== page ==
So, the 'unexpected' (cough, cough) happened, and the humans were tempted into eating the fruit of this tree. And God found out. Now, if you found a ruined hose that your puppy had chewed, you might be tempted to scold him or yell at him. But you sure as hell wouldn't physically injure the dog. But what did God do? He cursed ALL women, not just the one who ate the fruit, to have painful childbirth, and to be ruled over by their husbands. And he cursed ALL men to endless days of toil. And, he kicked humanity out of the garden. And according to certain fundamentalist religions, the Fall precipitated all manner of other negative consequences on the whole universe. And remember, this was supposed to be an all knowing God. So, unless he was completely incompetent, it seems like he was setting Adam and Eve up for failure on purpose.

And it doesn't get any better. Throughout the rest of the Bible, there are all types of other examples of this character acting cruelly - the massacre of Noah's flood, the plagues of Egypt (remember, God himself hardened Pharaoh's heart on several occasions to prolong this suffering just so that God could show off - and he punished all Egyptians, even their slaves), Job, the genocides when the Israelites conquered the promised land, and worst of all, Hell to punish souls for eternity for finite sins.

In the Bible, God is always the source of the worst suffering and atrocities in the stories. Sure, the stories are told from the point of view of people afraid of that god and groveling lest they suffer even more, but it's pretty clear who the Big Bad is. From a reality viewpoint, I'm not mad at God, because God's not real. But in the framework of the fictional stories written about him, God's the villain, and you would like to see him get his comeuppance (which, thanks to another fictional story, His Dark Materials, we do finally get to see).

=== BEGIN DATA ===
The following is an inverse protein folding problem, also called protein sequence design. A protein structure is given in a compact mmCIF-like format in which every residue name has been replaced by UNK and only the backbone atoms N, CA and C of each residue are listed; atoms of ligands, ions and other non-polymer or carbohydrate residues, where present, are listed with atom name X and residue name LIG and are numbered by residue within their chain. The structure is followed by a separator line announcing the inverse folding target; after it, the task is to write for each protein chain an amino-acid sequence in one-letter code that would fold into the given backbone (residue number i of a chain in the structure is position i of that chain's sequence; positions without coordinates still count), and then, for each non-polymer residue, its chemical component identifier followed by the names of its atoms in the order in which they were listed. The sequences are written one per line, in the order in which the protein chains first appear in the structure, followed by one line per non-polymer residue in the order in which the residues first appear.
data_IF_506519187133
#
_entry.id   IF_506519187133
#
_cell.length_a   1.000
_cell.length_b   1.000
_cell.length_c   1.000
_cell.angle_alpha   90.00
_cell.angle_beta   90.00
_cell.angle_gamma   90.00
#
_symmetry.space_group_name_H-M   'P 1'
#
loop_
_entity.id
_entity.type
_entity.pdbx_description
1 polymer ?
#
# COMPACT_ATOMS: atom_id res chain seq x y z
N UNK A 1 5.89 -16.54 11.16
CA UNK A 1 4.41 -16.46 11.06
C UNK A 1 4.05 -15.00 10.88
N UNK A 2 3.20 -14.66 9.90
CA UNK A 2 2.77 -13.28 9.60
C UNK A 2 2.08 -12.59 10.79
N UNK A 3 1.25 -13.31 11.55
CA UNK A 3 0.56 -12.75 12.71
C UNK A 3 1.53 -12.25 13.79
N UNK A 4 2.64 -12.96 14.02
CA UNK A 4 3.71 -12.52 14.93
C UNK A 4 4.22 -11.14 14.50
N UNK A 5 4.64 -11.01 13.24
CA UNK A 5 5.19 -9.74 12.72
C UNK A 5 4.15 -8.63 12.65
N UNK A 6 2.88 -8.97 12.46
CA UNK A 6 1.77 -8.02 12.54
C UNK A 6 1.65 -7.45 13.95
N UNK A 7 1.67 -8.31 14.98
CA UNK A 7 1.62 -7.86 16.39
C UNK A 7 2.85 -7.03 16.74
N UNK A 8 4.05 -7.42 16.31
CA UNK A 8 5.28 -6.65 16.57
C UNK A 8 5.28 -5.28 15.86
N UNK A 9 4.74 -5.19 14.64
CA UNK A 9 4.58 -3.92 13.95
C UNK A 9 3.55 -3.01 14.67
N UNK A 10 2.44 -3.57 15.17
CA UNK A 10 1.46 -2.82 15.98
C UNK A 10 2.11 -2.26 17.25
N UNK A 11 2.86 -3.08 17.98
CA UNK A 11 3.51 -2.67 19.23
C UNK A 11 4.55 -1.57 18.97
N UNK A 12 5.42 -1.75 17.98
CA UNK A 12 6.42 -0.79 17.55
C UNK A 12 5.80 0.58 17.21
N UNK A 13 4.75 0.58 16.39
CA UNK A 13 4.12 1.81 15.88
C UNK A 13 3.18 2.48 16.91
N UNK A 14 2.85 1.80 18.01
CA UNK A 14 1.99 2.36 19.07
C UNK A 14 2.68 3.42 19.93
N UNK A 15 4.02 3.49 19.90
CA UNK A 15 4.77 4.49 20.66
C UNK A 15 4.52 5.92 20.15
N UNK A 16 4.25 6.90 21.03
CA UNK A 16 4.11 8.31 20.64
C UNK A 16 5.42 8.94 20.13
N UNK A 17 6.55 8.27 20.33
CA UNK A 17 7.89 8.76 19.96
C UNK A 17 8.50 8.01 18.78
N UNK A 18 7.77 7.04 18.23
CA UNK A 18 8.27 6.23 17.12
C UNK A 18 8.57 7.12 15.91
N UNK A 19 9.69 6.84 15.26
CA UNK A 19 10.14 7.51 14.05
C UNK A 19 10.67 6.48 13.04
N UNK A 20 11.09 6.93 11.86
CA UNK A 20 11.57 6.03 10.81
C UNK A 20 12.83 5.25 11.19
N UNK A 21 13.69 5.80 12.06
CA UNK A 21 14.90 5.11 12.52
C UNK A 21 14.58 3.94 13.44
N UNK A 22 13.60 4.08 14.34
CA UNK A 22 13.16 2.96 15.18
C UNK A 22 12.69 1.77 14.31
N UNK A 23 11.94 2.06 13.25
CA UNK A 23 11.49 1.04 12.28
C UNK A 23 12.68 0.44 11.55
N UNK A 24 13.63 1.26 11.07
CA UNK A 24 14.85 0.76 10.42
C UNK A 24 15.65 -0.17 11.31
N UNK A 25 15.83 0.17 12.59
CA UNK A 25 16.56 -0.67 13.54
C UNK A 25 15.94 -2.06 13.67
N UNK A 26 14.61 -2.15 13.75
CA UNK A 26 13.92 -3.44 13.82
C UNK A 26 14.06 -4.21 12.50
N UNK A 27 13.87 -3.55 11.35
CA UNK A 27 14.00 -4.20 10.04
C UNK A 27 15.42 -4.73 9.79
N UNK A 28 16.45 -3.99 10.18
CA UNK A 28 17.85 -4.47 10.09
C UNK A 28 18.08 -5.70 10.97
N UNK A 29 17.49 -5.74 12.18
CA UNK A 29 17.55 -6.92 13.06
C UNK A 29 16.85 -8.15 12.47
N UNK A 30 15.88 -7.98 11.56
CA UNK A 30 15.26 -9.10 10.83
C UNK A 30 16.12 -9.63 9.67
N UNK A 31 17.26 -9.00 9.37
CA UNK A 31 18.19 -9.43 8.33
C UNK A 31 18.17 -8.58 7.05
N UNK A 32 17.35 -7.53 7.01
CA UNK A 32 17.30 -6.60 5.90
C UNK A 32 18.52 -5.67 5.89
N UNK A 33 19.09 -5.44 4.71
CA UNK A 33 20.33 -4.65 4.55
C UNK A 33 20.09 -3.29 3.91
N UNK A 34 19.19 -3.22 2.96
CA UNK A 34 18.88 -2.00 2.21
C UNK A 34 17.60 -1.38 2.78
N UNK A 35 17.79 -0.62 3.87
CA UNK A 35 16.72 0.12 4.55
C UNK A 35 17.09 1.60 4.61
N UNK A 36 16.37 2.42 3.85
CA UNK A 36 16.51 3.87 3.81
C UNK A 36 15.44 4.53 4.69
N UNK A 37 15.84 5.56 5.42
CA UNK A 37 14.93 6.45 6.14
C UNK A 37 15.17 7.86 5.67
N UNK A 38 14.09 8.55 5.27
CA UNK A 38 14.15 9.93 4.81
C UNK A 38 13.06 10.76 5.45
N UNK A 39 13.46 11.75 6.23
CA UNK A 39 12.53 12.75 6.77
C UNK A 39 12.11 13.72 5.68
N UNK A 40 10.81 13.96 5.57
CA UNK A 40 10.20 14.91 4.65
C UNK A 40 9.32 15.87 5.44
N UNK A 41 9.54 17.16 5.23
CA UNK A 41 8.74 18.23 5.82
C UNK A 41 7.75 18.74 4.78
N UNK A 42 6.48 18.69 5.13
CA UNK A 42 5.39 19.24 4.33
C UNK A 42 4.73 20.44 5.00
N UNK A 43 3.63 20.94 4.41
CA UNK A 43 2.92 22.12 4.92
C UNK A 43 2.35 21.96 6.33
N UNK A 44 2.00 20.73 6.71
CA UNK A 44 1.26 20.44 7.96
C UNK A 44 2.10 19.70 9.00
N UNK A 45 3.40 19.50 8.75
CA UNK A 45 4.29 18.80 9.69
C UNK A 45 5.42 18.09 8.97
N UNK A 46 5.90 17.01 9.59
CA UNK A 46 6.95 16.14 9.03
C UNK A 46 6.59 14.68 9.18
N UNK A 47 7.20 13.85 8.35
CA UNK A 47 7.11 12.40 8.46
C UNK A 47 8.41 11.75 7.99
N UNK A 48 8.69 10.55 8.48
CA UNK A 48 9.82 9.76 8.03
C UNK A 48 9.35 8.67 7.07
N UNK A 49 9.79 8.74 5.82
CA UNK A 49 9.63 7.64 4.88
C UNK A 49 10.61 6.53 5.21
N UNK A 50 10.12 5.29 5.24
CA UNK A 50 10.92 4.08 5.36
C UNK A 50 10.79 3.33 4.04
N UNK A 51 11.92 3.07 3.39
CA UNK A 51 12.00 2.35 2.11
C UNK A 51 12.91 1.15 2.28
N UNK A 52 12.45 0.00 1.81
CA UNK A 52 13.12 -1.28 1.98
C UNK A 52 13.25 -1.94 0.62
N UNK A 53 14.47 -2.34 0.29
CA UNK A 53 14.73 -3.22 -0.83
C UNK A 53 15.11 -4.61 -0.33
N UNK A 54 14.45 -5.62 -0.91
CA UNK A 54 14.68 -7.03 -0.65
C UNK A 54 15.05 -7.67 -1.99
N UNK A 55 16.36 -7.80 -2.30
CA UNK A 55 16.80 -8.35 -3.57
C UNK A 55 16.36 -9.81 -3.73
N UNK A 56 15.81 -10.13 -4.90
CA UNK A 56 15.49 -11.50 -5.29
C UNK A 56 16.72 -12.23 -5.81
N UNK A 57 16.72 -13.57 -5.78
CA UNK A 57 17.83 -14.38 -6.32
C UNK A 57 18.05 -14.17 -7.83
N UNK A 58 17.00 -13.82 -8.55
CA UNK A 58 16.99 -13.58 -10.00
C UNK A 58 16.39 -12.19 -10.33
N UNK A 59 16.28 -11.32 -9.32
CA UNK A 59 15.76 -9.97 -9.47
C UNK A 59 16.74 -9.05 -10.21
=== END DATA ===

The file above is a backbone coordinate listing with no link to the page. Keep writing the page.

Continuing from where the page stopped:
Image Source: Wikimedia Commons

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This entry was adapted from a Quora answer, How mad are atheists at God, on a scale of 1 to 10?

Wednesday, June 21, 2017

Responding to Article - Atheists Aren't Dogmatic

eSkepticThe latest issue of Skeptic magazine had an article with a few things I disagree with. Skeptic recently shared the article in their eSkeptic section, so you can read it even if you aren't a member of the Skeptics Society. Here's the link: